insideARM maintains a free TCPA resources page to provide the ARM community a destination for timely and topical information on the Telephone Consumer Protection Act of 1991 (“TCPA”). This page is generously supported by Neustar. See the page here or find it in our main navigation bar from any page on insideARM under Compliance Portals.
The cornerstone of the page is a chart of significant TCPA cases. Click on the link in the chart for the complete text of the decision. Where insideARM has already published a story on the case, we provide a link. Case information and analysis is provided by the Bedard Law Group.
Things have been a little busy at insideARM over the past two months. We did not publish an update to the TCPA Case Law chart in May. Luckily, things were fairly quiet in the TCPA world that month, but we are ready to catch up.
The following are some of the TCPA cases published in the last 60 days that should be interesting to members of the ARM community.
The gist: This is probably one of the more important TCPCA cases in the past several years. The issue was the ability of a consumer to revoke consent to be called on a cell phone. The Second Circuit held that the consumer could not unilaterally revoke consent that was part of the bargained for agreement between the parties. The court relied on Black Letter contract law in making its decision. The insideARM story on this case may be found here.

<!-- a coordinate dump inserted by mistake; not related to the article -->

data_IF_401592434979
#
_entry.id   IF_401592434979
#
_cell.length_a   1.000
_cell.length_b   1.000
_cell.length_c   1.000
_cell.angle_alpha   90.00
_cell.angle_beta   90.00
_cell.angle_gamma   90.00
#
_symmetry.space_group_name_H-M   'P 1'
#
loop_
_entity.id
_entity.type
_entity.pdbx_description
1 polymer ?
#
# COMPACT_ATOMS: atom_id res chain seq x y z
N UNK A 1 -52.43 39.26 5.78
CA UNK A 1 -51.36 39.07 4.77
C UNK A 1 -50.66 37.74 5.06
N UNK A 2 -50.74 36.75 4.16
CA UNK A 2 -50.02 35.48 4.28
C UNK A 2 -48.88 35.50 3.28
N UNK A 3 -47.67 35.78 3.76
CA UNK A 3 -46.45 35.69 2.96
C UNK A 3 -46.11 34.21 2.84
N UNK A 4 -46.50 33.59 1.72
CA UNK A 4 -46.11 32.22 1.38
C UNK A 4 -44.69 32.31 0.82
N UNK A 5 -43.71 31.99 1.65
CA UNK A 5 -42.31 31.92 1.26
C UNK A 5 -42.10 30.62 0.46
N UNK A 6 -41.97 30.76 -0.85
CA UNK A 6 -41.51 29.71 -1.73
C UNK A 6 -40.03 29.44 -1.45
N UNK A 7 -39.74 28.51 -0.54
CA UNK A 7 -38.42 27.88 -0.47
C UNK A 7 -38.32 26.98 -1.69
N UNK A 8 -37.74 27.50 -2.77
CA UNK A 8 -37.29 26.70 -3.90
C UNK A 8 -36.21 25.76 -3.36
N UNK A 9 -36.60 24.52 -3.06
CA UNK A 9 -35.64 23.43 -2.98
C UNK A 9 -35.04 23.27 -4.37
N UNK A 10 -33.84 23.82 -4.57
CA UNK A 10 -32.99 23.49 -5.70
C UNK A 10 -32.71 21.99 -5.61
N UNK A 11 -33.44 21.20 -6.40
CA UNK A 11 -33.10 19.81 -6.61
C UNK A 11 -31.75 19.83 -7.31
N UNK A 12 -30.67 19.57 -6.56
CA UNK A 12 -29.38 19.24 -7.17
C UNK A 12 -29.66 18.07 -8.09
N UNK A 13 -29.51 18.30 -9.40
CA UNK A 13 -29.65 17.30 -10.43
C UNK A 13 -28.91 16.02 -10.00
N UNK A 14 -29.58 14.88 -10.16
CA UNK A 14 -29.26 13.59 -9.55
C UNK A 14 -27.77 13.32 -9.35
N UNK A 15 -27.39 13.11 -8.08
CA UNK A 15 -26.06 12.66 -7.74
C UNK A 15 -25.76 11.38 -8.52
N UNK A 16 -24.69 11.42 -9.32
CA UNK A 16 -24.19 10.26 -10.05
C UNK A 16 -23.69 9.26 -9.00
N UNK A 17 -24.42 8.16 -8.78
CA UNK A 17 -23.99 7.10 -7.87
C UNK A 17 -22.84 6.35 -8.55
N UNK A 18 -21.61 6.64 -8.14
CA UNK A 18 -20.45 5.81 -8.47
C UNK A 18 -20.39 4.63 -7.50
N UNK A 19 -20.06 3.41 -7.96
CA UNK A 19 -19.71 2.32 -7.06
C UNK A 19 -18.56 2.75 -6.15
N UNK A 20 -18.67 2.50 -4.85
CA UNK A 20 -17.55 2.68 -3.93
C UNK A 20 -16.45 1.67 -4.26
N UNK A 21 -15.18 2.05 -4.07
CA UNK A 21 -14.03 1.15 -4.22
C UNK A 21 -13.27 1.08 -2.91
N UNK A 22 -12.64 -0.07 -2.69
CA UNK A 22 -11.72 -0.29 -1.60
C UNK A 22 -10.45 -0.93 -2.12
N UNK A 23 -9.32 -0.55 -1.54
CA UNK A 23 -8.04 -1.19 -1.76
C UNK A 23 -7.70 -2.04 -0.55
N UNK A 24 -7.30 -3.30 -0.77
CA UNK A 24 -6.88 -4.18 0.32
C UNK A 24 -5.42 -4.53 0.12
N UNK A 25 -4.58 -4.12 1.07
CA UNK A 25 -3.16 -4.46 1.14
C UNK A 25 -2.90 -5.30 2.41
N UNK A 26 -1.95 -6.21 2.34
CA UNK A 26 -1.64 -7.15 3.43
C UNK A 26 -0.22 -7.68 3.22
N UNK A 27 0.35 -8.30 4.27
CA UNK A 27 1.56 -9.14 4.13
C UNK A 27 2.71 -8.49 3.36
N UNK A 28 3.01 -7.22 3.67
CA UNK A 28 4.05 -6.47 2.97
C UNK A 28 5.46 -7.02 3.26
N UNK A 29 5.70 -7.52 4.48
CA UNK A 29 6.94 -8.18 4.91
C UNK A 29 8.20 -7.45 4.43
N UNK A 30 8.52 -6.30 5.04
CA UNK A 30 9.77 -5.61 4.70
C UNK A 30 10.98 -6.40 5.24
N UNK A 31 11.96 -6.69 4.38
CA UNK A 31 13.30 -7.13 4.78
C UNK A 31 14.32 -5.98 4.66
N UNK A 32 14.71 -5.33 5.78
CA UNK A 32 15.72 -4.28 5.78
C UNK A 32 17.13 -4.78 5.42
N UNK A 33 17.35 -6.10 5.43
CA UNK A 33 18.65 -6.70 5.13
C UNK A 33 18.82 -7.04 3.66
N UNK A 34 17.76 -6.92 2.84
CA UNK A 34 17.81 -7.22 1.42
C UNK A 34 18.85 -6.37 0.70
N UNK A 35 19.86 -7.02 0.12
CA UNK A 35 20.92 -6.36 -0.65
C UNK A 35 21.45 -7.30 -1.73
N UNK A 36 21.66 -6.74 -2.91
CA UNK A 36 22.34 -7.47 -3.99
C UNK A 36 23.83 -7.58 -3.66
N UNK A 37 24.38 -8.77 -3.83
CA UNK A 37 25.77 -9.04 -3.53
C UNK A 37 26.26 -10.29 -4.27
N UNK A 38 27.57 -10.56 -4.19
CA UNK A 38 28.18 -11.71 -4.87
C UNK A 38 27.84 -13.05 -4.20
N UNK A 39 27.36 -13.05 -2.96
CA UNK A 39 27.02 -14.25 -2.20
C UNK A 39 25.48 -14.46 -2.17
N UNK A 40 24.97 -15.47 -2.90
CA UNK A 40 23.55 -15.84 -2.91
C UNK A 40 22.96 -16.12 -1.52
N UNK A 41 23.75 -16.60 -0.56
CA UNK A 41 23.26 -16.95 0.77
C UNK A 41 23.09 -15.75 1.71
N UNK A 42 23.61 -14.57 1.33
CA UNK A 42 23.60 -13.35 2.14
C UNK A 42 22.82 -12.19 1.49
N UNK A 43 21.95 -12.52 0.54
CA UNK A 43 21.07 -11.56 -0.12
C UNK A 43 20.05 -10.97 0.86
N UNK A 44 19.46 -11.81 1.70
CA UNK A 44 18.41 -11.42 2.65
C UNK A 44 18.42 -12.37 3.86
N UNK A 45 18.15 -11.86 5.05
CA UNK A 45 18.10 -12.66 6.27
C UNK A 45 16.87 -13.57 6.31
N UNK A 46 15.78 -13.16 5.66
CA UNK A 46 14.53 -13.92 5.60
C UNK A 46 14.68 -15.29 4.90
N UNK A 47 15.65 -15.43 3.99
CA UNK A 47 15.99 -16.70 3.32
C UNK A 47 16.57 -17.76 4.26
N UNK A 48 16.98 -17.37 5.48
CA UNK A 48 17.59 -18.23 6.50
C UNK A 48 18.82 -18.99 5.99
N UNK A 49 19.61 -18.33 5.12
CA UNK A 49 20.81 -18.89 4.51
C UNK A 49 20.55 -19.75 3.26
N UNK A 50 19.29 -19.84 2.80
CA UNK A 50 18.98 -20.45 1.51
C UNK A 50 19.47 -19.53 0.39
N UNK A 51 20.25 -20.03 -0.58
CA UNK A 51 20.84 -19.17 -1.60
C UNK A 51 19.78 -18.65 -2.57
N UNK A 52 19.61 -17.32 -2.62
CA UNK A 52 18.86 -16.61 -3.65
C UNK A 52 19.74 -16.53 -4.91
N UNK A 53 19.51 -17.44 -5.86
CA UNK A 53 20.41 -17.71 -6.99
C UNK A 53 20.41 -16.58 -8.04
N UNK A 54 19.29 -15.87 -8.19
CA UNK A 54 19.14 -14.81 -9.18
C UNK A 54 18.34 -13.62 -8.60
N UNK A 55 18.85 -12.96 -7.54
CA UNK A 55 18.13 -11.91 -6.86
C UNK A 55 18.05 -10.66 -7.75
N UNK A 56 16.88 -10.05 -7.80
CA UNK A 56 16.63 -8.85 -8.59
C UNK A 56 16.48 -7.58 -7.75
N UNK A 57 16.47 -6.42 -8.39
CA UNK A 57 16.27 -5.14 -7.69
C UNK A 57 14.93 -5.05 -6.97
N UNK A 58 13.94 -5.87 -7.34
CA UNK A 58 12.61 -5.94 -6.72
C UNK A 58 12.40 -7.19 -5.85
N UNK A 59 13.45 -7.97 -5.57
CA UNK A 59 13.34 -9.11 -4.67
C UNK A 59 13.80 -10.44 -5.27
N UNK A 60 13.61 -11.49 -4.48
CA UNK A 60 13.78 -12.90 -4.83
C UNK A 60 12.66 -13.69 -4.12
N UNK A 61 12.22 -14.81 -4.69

The gist: This is a positive case for the ARM community and the defense bar. The case involved the issue of vicarious liability for activity that may violate the TCPA. The defendants were successful in having the case dismissed for failure to state a claim because the court found that Plaintiffs did not allege facts from which to infer an agency relationship.
The gist: The issue in this case involved “consent”. The plaintiff brought this putative class action, alleging that after purchasing a medical device from Fairview he received numerous telemarketing calls and voicemail messages soliciting him to buy home medical supplies from the defendant. The court ruled that the plaintiff in the case had provided “prior express consent”. The defendant produced a business record of an agreement executed by the plaintiff which read “I understand Fairview may need to contact me in regard to my services and accounts. I give permission for Fairview and its approved agents to contact me by phone (including my cell phone). This may include the use of auto-dialers or pre-recorded messages.”
The gist: This is a positive decision for defense attorneys regarding the esoteric legal issue of “claim splitting.” The plaintiff filed two separate suits against the defendant. The first was in Florida state court and involved a TCPA claim. Over 1 year later the, plaintiff brought another suit in Florida state court against the same defendant, this time for claims under the TCPA, the FDCPA, and Florida Consumer Protection Statute. Both complaints involved the same medical debts. The court ruled that the complaint should be dismissed for asserting claims which could and should have been presented in an earlier-filed complaint.
Thank you to attorney David Kleber from the Bedard Law group for his coverage, review and analysis of these cases.